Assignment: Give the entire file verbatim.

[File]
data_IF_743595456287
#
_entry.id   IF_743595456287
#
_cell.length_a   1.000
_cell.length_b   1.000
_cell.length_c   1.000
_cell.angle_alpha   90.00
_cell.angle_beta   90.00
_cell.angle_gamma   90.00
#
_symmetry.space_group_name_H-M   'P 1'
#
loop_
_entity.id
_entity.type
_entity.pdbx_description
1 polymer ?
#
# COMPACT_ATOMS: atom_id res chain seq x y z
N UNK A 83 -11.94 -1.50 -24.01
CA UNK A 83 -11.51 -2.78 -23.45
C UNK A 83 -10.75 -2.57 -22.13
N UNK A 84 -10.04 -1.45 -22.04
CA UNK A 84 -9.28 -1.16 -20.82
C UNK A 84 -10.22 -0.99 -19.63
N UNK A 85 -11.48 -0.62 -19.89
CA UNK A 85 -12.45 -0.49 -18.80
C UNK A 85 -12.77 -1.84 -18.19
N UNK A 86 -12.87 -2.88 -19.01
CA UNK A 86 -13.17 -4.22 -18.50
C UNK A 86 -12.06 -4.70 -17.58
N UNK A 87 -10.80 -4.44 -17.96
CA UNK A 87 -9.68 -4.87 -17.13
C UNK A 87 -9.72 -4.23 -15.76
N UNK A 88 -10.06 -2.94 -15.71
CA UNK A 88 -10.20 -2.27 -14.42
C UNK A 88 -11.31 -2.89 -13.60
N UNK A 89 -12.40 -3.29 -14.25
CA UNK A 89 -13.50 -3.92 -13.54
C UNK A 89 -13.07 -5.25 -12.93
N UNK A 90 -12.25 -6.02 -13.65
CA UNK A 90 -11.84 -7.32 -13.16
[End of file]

data_IF_743595456287
#
_entry.id   IF_743595456287
#
_cell.length_a   1.000
_cell.length_b   1.000
_cell.length_c   1.000
_cell.angle_alpha   90.00
_cell.angle_beta   90.00
_cell.angle_gamma   90.00
#
_symmetry.space_group_name_H-M   'P 1'
#
loop_
_entity.id
_entity.type
_entity.pdbx_description
1 polymer ?
#
# COMPACT_ATOMS: atom_id res chain seq x y z
N UNK A 83 -11.94 -1.50 -24.01
CA UNK A 83 -11.51 -2.78 -23.45
C UNK A 83 -10.75 -2.57 -22.13
N UNK A 84 -10.04 -1.45 -22.04
CA UNK A 84 -9.28 -1.16 -20.82
C UNK A 84 -10.22 -0.99 -19.63
N UNK A 85 -11.48 -0.62 -19.89
CA UNK A 85 -12.45 -0.49 -18.80
C UNK A 85 -12.77 -1.84 -18.19
N UNK A 86 -12.87 -2.88 -19.01
CA UNK A 86 -13.17 -4.22 -18.50
C UNK A 86 -12.06 -4.70 -17.58
N UNK A 87 -10.80 -4.44 -17.96
CA UNK A 87 -9.68 -4.87 -17.13
C UNK A 87 -9.72 -4.23 -15.76
N UNK A 88 -10.06 -2.94 -15.71
CA UNK A 88 -10.20 -2.27 -14.42
C UNK A 88 -11.31 -2.89 -13.60
N UNK A 89 -12.40 -3.29 -14.25
CA UNK A 89 -13.50 -3.92 -13.54
C UNK A 89 -13.07 -5.25 -12.93
N UNK A 90 -12.25 -6.02 -13.65
CA UNK A 90 -11.84 -7.32 -13.16